Food, glorious food

On Friday I had lunch at a Chinese restaurant down the street, as I often do when working in the city. I seriously need to improve my chopstick technique. Some of my Asian friends can pick up a pair of chopsticks and use them so easily to pick up even the smallest and most awkwardly shaped bits of food, with an accuracy of 1 millimetre or less.

I, meanwhile, fumble and silently curse the fact that if I give up and ask for a knife and fork, all my credibility as a hip urban groover appreciative of different cultures goes out the window. I figure if you ask for a knife and fork, you might as well pin on a Pauline Hanson badge. Normally I’m okay (just okay) with chopsticks, but Friday’s meal was particularly challenging, as the noodles stuck together like someone had dumped a load of superglue into the pot.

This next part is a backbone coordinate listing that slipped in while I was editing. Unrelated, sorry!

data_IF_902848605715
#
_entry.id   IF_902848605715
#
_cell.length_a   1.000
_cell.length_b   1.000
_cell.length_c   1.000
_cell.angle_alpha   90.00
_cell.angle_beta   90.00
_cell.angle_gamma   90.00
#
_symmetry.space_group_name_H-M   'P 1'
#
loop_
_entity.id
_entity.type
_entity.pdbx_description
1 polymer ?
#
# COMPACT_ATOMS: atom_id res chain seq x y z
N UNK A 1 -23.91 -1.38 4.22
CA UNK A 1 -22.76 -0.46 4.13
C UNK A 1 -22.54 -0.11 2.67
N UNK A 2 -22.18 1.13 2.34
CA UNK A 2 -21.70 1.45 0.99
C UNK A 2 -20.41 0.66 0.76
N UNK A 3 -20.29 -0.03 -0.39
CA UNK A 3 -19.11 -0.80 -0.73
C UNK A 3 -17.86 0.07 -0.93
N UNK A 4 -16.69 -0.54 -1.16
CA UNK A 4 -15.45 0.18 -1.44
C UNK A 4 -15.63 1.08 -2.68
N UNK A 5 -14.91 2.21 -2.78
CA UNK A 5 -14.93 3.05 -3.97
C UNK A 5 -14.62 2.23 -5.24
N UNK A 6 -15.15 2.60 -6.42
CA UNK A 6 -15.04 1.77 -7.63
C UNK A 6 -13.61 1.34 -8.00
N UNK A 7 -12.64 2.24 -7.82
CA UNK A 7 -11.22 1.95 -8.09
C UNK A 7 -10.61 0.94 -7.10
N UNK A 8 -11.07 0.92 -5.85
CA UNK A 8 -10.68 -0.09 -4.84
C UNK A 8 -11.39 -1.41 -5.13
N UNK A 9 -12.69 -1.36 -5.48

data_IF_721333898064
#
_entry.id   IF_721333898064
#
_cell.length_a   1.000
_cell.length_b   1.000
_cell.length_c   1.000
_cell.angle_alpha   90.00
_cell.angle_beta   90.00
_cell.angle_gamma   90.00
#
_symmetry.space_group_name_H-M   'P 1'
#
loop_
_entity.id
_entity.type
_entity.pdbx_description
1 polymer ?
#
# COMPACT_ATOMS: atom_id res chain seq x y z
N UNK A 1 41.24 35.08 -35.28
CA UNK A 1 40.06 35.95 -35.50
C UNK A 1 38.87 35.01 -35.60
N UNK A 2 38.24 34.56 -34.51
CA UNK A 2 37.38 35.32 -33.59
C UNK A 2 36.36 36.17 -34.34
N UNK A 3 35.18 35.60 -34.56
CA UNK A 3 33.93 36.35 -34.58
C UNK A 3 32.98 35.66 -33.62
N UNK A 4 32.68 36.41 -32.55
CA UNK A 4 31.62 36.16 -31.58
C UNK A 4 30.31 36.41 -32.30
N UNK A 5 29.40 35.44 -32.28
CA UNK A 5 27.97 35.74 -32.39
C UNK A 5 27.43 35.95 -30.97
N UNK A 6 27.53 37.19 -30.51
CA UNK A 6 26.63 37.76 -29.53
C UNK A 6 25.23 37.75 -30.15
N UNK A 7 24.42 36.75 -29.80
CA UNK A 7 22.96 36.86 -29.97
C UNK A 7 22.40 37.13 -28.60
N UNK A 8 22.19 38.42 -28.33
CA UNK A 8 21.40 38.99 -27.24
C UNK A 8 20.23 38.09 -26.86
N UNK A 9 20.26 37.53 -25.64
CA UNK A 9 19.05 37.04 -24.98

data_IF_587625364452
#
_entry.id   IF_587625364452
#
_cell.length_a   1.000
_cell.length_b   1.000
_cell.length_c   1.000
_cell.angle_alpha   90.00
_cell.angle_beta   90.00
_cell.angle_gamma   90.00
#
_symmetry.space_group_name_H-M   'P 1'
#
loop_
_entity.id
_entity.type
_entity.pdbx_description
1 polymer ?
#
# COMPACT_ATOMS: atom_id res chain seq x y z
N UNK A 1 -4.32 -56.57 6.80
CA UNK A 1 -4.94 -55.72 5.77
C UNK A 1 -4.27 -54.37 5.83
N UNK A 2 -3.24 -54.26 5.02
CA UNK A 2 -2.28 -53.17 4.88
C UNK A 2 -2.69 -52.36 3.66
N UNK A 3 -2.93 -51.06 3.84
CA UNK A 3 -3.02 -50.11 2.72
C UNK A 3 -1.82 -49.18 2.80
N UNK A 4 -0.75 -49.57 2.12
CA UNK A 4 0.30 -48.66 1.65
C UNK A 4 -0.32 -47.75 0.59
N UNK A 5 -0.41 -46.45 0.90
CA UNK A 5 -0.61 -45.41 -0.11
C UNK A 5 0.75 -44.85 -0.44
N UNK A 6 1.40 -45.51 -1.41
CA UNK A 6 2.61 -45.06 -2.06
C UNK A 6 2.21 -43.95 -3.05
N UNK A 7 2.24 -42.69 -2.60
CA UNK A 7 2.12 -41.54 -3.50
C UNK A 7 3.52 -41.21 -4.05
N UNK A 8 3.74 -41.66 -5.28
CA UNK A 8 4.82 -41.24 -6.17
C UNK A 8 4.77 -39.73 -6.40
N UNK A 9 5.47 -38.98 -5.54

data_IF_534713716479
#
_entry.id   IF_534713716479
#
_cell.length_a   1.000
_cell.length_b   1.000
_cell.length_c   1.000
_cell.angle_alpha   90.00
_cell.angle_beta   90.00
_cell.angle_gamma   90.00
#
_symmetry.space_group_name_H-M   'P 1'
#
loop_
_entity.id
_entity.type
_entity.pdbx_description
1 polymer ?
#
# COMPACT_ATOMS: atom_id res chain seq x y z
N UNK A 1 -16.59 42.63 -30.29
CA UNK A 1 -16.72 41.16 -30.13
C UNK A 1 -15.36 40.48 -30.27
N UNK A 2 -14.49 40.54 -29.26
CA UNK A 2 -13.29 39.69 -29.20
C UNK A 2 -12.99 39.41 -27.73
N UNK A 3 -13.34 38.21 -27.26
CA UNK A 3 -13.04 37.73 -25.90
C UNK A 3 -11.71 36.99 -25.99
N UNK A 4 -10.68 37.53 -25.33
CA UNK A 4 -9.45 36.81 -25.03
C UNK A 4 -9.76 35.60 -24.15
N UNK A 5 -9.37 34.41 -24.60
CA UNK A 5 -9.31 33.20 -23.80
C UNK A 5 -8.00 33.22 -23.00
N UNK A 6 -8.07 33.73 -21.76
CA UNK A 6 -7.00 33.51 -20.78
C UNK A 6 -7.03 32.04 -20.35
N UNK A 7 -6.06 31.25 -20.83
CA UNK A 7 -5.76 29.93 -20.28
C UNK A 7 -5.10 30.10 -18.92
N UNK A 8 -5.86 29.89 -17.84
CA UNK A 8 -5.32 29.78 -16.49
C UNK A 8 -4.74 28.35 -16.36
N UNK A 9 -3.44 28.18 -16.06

A couple of months ago we went to a Chinese restaurant in the suburbs. I suspect that unlike in the hip cosmopolitan city centre, they weren’t so used to western-looking people going in there, especially when they gave us knives and forks instead of chopsticks. The credibility points started racking up:

  • for going in there in the first place
  • for not ordering food for takeaway, so you could run away and eat it at home and chuck anything you didn’t like the look of into the bin without anybody seeing
  • for asking for chopsticks
  • for not using the chopsticks to distribute the food all over the table, but in fact getting a fair percentage into your mouth
  • for eating the entirety of the meal

On the subject of food, I have to mention that for dessert last night I had some awesome figs in liquer, with King Island Dairy ricotta cheese and strawberries. Seriously, it was like a taste bud orgasm.

By Daniel Bowen

Transport blogger / campaigner and spokesperson for the Public Transport Users Association / professional geek.
Bunurong land, Melbourne, Australia.
Opinions on this blog are all mine.